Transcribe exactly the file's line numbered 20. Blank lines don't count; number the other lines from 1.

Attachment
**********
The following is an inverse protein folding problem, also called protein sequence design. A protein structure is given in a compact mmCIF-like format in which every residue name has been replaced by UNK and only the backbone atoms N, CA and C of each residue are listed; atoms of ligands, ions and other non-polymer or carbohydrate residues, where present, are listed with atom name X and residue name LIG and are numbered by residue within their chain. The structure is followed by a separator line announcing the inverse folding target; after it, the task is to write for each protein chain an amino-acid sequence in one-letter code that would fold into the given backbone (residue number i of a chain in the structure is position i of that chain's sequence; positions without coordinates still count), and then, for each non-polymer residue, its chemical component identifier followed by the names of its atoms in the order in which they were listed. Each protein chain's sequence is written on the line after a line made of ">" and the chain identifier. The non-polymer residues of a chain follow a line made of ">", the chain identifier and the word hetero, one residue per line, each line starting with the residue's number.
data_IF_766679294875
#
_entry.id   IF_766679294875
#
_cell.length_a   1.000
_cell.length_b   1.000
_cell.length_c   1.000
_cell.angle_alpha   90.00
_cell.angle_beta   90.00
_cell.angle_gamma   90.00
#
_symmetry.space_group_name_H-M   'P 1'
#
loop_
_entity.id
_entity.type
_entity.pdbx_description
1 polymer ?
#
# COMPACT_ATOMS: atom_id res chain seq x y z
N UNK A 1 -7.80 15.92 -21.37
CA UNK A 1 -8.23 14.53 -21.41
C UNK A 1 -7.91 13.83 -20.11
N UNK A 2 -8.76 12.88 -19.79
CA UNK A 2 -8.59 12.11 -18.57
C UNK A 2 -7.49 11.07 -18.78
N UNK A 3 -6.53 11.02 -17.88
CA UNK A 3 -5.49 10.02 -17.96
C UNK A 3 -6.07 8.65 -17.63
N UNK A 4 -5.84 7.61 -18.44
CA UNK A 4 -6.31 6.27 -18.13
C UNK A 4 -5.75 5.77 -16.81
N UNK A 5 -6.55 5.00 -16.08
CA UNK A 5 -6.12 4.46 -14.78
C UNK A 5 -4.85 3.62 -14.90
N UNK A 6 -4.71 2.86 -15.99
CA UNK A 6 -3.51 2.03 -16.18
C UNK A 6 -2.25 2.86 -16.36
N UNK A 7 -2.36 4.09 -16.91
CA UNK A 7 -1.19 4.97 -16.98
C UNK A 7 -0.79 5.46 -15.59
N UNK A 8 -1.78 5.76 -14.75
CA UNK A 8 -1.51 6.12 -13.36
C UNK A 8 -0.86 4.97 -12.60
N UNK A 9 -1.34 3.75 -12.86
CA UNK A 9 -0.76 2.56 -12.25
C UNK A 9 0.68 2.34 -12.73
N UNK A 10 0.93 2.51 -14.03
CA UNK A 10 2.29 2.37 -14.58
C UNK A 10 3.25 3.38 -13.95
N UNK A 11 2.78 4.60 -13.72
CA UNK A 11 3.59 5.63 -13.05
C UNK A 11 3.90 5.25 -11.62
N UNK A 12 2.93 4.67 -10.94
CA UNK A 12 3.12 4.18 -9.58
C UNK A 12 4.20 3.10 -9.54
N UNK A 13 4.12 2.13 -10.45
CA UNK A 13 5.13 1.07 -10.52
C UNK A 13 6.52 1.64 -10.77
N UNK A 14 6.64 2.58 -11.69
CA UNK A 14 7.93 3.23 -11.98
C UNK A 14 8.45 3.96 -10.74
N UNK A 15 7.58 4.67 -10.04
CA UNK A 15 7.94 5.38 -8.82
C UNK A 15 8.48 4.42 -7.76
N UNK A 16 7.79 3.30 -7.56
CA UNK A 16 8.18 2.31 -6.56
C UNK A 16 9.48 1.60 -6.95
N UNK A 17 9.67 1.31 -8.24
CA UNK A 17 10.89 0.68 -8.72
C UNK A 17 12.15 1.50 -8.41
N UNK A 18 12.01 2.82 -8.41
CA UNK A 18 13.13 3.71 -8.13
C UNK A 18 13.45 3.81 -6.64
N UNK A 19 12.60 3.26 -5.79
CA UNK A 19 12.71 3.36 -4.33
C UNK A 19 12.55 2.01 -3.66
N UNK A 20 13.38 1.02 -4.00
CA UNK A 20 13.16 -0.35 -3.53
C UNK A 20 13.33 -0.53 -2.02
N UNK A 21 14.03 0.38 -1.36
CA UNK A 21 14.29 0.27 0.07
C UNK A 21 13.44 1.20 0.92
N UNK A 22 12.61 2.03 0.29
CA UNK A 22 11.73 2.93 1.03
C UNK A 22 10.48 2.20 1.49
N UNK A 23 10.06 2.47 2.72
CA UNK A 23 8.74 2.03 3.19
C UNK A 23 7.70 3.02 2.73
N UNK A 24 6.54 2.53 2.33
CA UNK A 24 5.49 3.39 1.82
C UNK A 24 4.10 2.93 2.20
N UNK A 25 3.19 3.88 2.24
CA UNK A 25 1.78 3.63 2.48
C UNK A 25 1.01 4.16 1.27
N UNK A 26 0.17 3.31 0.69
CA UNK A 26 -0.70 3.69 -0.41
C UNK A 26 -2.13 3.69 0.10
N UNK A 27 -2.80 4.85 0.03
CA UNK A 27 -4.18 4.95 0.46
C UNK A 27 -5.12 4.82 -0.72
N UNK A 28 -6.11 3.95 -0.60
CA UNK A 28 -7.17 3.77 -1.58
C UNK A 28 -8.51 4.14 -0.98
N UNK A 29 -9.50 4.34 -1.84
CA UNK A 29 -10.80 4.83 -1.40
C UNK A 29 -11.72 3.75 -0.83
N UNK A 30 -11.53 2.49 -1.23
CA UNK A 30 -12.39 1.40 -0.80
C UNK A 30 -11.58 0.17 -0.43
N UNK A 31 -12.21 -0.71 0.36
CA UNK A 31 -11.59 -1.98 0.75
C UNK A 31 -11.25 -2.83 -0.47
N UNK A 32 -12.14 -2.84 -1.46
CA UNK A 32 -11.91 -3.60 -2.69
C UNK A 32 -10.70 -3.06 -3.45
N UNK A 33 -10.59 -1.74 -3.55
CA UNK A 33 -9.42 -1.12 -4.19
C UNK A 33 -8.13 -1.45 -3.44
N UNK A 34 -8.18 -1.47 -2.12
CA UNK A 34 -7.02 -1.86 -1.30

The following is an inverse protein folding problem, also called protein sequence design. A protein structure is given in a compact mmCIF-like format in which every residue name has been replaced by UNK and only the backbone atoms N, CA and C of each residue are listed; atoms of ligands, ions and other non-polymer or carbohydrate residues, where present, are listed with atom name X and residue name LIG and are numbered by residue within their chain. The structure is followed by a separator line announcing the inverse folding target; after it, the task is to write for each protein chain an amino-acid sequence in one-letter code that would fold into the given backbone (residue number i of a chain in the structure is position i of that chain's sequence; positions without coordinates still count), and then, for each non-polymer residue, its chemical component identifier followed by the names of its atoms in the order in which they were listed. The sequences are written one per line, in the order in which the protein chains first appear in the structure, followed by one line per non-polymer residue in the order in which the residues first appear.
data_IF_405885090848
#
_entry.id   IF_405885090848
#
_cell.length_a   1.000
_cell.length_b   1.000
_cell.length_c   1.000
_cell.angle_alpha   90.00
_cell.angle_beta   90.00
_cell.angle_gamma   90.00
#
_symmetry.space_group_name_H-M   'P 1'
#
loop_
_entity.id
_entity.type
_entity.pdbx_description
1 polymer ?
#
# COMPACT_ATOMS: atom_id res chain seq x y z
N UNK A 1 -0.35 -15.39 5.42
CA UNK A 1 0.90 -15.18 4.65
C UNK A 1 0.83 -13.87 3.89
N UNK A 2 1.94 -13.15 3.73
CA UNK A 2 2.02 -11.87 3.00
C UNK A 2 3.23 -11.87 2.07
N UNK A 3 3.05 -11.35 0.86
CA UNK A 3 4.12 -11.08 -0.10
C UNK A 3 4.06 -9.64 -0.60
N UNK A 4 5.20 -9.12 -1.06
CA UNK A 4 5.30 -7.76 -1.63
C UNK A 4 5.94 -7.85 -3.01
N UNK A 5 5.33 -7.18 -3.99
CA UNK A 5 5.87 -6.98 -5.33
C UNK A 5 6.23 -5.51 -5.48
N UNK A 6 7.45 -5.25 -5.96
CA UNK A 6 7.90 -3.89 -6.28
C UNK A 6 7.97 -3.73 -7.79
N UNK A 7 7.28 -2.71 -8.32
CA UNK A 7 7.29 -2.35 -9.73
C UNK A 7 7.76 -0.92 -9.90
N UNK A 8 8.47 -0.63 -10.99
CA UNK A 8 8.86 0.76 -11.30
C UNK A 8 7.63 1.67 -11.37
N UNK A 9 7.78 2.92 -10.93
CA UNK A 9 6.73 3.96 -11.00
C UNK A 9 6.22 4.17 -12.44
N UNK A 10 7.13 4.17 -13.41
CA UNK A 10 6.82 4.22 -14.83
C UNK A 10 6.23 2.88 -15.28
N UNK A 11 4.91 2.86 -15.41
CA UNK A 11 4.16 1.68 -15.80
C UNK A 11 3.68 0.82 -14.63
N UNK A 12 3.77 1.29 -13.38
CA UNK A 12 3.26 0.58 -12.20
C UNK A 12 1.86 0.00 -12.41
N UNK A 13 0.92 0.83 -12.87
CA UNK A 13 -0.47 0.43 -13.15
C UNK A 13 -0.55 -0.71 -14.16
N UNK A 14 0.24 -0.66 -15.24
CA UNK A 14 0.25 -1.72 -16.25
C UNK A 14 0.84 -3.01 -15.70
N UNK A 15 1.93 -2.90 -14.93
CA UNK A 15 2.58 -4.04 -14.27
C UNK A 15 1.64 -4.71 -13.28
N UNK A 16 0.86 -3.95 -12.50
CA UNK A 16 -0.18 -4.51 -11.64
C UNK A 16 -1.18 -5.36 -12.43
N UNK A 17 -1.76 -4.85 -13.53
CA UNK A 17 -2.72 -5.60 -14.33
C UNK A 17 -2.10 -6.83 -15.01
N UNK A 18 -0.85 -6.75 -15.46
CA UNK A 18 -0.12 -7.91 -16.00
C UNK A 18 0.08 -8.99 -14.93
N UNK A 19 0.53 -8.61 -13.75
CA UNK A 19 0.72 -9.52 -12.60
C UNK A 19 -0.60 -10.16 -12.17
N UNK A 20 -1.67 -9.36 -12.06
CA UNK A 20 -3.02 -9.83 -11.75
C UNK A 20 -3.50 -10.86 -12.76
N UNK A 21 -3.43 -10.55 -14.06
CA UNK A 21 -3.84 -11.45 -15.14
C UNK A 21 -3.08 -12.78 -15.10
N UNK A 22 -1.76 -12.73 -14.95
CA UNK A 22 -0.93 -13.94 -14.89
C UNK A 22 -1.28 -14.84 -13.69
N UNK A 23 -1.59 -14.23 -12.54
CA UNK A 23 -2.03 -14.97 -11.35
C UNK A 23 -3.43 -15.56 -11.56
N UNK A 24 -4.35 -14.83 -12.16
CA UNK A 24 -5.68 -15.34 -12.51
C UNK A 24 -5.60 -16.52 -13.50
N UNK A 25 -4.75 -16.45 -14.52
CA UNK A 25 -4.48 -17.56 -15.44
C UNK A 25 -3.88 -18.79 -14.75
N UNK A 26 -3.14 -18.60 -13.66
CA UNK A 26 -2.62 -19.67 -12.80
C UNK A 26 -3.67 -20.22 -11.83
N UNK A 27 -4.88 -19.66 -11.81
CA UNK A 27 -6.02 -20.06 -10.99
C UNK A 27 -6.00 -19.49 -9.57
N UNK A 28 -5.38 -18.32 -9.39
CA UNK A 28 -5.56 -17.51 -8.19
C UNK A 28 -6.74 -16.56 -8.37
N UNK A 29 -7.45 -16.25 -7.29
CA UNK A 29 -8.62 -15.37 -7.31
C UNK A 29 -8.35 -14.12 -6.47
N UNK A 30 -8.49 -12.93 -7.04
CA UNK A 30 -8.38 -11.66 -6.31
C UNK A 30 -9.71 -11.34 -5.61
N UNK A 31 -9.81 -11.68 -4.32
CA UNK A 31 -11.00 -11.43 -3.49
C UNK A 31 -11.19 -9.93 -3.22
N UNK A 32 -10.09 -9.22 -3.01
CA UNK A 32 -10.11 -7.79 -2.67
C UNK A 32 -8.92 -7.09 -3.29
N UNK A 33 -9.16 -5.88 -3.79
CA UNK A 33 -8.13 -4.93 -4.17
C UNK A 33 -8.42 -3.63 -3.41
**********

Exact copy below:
#